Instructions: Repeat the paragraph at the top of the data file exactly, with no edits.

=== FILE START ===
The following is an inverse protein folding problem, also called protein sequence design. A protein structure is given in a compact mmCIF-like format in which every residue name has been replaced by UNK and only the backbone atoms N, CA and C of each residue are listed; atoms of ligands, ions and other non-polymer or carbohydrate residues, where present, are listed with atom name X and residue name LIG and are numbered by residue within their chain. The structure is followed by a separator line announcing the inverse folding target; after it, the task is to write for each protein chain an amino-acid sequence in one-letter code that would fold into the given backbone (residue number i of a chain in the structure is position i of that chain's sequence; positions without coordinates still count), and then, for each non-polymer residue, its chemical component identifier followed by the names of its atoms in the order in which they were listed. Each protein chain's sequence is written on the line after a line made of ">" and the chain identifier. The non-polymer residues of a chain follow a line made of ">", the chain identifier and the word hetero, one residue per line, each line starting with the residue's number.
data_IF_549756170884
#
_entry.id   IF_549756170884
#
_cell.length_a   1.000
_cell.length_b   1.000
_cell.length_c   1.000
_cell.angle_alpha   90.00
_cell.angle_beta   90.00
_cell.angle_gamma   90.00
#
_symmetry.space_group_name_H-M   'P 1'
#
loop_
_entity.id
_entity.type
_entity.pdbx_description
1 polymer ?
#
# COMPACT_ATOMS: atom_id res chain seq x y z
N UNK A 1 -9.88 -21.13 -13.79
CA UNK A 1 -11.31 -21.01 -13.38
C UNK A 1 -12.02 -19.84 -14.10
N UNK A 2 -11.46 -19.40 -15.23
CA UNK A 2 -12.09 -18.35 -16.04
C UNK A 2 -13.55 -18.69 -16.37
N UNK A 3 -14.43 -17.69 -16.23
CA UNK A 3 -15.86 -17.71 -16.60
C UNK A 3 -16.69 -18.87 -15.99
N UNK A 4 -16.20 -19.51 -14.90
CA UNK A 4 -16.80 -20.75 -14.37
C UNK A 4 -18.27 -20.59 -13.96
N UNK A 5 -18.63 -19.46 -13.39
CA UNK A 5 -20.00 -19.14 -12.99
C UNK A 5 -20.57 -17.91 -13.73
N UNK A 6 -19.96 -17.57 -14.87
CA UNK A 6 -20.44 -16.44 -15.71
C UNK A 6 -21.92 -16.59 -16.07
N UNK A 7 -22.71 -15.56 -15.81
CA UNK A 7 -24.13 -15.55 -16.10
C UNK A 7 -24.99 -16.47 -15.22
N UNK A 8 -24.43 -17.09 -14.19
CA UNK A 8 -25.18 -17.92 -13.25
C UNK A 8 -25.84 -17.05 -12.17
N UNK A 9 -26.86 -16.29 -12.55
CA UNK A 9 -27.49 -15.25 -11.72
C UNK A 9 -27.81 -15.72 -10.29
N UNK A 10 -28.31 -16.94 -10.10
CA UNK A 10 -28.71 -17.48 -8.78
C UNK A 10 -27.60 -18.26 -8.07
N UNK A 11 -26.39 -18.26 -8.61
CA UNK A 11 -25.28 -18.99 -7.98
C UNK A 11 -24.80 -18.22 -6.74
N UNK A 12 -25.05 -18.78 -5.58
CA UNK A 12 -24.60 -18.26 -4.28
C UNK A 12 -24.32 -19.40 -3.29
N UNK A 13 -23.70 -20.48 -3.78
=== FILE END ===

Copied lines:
The following is an inverse protein folding problem, also called protein sequence design. A protein structure is given in a compact mmCIF-like format in which every residue name has been replaced by UNK and only the backbone atoms N, CA and C of each residue are listed; atoms of ligands, ions and other non-polymer or carbohydrate residues, where present, are listed with atom name X and residue name LIG and are numbered by residue within their chain. The structure is followed by a separator line announcing the inverse folding target; after it, the task is to write for each protein chain an amino-acid sequence in one-letter code that would fold into the given backbone (residue number i of a chain in the structure is position i of that chain's sequence; positions without coordinates still count), and then, for each non-polymer residue, its chemical component identifier followed by the names of its atoms in the order in which they were listed. Each protein chain's sequence is written on the line after a line made of ">" and the chain identifier. The non-polymer residues of a chain follow a line made of ">", the chain identifier and the word hetero, one residue per line, each line starting with the residue's number.